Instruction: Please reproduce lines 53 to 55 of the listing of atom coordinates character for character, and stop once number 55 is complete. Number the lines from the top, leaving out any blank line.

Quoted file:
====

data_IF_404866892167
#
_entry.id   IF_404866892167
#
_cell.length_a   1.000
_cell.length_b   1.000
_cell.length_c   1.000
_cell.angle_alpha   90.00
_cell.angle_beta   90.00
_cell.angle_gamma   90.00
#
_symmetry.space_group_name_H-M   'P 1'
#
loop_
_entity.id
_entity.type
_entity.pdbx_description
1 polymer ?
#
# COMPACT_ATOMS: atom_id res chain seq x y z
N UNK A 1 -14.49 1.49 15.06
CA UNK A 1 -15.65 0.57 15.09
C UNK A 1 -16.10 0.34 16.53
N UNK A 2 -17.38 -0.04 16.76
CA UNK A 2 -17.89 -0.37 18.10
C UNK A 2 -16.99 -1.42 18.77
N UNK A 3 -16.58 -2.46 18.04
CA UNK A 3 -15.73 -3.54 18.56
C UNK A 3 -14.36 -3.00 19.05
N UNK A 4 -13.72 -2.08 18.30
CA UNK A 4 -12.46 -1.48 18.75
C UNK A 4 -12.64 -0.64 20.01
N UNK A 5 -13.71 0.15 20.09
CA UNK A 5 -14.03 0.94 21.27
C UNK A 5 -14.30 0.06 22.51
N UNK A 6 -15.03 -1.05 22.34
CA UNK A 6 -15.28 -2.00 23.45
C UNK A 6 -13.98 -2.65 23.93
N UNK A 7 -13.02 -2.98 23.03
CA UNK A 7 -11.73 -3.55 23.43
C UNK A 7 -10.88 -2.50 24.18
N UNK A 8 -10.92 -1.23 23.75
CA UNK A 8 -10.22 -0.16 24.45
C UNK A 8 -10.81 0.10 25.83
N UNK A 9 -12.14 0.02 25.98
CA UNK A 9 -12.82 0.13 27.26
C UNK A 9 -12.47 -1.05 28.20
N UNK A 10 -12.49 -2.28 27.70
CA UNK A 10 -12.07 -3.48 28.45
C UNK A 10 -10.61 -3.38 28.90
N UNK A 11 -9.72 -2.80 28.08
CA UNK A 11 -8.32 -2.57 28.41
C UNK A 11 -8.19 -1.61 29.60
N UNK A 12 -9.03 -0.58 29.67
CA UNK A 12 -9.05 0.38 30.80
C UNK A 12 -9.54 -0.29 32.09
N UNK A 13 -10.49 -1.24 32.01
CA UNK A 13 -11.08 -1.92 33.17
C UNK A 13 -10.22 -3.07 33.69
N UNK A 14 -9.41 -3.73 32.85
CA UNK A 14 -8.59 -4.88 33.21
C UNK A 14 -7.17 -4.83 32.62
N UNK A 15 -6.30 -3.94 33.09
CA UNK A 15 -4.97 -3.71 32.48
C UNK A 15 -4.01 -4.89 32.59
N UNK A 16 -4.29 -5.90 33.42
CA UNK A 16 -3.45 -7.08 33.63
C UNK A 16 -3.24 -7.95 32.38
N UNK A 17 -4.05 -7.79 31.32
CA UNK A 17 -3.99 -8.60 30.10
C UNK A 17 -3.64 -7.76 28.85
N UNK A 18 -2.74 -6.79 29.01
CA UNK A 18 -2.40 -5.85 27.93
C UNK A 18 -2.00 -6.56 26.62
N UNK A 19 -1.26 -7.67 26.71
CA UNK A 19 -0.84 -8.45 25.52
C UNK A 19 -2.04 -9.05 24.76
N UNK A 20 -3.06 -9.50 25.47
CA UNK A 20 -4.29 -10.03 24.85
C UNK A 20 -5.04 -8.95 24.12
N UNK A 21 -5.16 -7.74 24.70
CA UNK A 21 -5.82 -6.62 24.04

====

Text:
C UNK A 11 -8.19 -1.61 29.60
N UNK A 12 -9.03 -0.58 29.67
CA UNK A 12 -9.05 0.38 30.80